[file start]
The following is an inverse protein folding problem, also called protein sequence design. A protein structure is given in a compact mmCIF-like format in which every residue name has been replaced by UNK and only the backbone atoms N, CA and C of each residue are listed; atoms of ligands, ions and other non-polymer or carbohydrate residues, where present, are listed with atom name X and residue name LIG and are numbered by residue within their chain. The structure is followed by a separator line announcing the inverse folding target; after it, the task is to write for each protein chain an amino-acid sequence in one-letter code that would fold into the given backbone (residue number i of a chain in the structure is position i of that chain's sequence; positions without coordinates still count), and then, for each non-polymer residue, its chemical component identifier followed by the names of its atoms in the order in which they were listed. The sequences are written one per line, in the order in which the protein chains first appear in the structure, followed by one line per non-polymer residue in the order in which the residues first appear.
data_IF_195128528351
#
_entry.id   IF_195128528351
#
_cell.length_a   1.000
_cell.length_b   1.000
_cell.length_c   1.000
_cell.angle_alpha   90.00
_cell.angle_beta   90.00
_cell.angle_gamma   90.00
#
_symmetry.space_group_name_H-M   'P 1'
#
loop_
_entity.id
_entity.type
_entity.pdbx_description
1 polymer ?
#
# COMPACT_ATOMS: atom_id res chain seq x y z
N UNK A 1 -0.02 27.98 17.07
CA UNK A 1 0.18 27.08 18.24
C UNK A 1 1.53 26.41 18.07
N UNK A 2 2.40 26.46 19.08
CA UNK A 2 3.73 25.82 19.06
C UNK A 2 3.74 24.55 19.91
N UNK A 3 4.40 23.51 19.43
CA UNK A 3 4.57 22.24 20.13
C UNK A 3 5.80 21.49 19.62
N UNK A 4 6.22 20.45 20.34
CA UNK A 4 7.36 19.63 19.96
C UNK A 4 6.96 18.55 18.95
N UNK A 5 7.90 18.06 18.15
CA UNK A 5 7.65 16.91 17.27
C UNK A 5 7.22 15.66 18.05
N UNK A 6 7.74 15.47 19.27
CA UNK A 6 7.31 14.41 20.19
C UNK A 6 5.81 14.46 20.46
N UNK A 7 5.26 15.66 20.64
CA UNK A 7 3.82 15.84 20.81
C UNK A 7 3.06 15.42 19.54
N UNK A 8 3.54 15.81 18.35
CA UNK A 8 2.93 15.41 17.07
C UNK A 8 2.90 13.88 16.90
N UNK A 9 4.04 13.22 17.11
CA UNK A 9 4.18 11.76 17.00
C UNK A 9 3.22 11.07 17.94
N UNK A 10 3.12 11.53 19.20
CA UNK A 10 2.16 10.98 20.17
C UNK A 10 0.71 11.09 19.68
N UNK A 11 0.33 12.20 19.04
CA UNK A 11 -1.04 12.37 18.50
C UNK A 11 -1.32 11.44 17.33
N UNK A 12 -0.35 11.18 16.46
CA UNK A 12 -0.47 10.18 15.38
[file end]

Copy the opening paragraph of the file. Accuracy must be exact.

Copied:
The following is an inverse protein folding problem, also called protein sequence design. A protein structure is given in a compact mmCIF-like format in which every residue name has been replaced by UNK and only the backbone atoms N, CA and C of each residue are listed; atoms of ligands, ions and other non-polymer or carbohydrate residues, where present, are listed with atom name X and residue name LIG and are numbered by residue within their chain. The structure is followed by a separator line announcing the inverse folding target; after it, the task is to write for each protein chain an amino-acid sequence in one-letter code that would fold into the given backbone (residue number i of a chain in the structure is position i of that chain's sequence; positions without coordinates still count), and then, for each non-polymer residue, its chemical component identifier followed by the names of its atoms in the order in which they were listed. The sequences are written one per line, in the order in which the protein chains first appear in the structure, followed by one line per non-polymer residue in the order in which the residues first appear.